A Raw Deal - Raw & Freeze-Dried Diets
February 21, 2013
What’s the deal with feeding raw meat to cats? This is a question I’ve had clients ask me and I’ve answered it many different ways over the years. It remains a controversial topic in pet nutrition, but why? Opponents of feeding raw food raise concerns about safety and cite a lack of studies showing that raw is superior to canned meat diets. Advocates tout the nutritional benefits of meat that has not been cooked or processed and regard such foods as safe when prepared properly.
Feline veterinarians now believe that the closer we can get to feeding cats a carnivorous, low carbohydrate diet, the healthier they will be. Mimicking the “ancestral” diet is what we’re trying to do. With that in mind, I have kept an open mind about feeding raw food and have trialed 3 raw meat diets with my own cats. It is very important to say that I am talking about commercially prepared, nutritionally balanced diets designed for cats. Raw ground meat from the grocery store could pose safety concerns and is nutritionally deficient.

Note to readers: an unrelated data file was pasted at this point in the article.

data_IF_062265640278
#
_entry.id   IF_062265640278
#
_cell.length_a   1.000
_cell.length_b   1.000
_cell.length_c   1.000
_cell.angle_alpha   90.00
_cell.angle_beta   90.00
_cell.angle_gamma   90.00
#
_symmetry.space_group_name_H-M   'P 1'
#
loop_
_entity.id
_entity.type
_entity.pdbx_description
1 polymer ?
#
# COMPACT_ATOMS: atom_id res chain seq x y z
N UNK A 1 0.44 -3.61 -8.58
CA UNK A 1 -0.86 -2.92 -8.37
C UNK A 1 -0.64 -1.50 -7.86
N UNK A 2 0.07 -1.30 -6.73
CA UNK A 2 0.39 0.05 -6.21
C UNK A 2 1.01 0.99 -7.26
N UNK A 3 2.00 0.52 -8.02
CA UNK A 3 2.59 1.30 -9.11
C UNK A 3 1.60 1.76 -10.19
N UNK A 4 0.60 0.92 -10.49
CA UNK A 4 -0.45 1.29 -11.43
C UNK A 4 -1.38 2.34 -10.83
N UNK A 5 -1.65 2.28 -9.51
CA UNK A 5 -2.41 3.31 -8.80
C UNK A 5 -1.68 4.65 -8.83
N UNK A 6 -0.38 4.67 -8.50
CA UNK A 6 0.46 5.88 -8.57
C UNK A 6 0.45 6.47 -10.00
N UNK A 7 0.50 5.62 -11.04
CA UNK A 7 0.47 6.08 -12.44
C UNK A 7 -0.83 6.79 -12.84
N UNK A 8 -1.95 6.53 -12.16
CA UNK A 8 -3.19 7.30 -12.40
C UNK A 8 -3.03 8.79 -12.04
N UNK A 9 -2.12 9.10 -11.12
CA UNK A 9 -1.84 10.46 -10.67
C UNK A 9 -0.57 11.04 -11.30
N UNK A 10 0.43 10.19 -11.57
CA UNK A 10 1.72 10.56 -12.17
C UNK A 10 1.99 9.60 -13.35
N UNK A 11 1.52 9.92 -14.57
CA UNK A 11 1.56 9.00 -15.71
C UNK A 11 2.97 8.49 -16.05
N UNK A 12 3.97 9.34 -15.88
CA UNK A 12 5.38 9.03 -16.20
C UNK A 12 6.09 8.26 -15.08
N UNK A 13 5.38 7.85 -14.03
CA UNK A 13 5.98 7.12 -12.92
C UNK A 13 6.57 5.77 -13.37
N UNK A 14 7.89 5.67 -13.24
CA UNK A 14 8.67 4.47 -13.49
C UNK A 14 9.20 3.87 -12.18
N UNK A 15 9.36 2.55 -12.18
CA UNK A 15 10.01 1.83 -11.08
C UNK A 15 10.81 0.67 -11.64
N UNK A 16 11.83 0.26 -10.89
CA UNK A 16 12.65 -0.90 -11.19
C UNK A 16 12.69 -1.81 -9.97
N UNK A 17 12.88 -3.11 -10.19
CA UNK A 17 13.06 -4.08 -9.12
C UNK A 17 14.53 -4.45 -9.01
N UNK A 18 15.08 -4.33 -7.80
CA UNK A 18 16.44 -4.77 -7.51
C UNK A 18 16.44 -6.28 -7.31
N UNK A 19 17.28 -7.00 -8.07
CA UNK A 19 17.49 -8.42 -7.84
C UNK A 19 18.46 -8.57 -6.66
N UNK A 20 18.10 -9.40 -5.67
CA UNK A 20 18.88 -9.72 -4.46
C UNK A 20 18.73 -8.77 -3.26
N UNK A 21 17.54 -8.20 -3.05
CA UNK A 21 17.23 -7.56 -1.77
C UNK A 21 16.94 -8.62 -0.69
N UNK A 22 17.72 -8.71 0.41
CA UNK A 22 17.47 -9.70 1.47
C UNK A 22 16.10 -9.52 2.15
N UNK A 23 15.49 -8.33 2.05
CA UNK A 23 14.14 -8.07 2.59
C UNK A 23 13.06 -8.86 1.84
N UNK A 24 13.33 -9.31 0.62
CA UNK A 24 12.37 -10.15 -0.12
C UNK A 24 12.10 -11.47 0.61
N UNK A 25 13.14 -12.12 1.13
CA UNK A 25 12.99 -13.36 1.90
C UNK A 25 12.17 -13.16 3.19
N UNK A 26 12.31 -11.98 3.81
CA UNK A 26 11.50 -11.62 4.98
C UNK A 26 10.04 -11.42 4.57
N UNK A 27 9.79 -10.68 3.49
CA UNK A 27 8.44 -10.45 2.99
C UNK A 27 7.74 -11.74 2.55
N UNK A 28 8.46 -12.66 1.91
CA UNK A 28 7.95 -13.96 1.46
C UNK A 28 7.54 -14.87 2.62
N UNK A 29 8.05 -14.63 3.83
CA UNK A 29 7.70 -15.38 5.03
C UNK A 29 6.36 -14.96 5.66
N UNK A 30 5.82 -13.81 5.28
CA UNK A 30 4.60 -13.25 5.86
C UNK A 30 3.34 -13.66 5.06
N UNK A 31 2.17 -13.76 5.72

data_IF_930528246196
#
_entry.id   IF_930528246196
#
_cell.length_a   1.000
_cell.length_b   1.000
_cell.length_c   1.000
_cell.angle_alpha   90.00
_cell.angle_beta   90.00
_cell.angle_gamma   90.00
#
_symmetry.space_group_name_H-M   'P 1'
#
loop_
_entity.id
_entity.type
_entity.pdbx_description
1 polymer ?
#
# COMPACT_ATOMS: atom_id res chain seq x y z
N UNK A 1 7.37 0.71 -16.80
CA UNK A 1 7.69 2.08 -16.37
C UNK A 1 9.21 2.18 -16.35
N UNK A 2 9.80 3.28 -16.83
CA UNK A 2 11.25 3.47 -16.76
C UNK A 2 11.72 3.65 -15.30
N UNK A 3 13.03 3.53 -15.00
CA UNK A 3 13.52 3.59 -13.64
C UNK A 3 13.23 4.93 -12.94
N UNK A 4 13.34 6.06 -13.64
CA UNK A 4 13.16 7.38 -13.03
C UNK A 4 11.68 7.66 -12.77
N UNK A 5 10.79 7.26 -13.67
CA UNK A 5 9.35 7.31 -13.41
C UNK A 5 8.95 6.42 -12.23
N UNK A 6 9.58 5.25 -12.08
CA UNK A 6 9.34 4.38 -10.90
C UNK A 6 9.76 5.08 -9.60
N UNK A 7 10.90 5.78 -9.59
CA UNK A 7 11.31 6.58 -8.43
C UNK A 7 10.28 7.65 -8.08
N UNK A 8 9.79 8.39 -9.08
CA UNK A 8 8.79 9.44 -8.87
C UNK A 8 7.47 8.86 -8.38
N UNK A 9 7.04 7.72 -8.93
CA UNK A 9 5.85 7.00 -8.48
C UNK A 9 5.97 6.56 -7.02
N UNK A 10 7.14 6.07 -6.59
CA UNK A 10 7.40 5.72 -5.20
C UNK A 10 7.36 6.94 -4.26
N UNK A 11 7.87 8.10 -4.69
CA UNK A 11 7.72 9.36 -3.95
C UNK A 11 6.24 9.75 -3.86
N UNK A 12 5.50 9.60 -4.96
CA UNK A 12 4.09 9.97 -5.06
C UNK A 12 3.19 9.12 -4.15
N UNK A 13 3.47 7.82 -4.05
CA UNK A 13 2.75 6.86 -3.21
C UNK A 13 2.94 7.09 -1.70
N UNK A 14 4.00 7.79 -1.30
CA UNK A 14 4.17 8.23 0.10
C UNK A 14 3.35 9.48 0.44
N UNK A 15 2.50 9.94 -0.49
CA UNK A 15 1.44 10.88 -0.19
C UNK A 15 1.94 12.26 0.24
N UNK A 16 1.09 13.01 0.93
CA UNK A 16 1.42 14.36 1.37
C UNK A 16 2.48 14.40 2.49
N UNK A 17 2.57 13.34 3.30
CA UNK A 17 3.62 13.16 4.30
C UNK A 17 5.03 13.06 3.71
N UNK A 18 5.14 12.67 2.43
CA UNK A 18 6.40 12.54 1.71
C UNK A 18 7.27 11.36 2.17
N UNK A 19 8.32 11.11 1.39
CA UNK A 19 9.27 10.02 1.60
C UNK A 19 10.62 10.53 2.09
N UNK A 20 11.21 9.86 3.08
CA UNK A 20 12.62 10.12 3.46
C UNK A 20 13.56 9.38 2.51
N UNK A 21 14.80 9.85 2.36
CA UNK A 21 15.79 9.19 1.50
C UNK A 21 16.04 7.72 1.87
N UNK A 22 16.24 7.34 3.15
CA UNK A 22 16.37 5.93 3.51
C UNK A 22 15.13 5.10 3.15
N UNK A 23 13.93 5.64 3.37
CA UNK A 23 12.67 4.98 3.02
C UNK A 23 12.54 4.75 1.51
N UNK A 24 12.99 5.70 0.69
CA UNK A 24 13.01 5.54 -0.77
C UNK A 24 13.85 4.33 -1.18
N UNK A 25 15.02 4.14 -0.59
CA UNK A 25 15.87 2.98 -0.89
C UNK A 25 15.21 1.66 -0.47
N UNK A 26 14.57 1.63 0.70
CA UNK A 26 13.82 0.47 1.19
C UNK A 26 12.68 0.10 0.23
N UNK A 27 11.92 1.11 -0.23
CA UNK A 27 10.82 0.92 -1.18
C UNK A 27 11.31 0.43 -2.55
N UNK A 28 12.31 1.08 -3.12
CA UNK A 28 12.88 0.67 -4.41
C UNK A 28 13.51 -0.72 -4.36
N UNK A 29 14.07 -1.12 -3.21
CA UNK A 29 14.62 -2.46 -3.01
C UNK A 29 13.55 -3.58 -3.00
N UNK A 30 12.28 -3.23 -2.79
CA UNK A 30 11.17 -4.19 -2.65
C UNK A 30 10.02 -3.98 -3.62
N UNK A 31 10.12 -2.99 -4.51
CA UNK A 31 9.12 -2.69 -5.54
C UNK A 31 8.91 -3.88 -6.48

I have several observations about feeding raw to my cats. My first surprise was how palatable they seemed to find even the frozen form. Two of the diets were very easy to portion, minimal work to prepare, and barely smelled. The third was more like a container of bloody meat, but I was ok with that. Each raw diet was more expensive than a canned diet, but not by that much. Because raw diets can be more caloric than canned foods, you can feed less and there is usually less fecal output. I did not worry about foodborne illness (the primary health concern is for humans handling raw pet foods, not the pets consuming the diet) because I used the same practices I would if I were handling raw hamburgers: wash your hands, don’t let it sit out, wash the dishes, use it up quickly or keep it frozen.
At Cats Exclusive, we would certainly consider feeding a raw diet in certain circumstances, and we have recently added Stella and Chewy’s freeze-dried raw food to our inventory. At this time, it seems cats with a diagnosis of Inflammatory Bowel Disease (IBD) or food allergies would be the best candidates for a raw diet. Because they can also be quite palatable, picky eaters may also benefit. Make sure to discuss this option with your cat’s regular veterinarian before proceeding with such a diet change, however.
For a very detailed discussion of the raw food controversy, check out the AVMA's recommendations.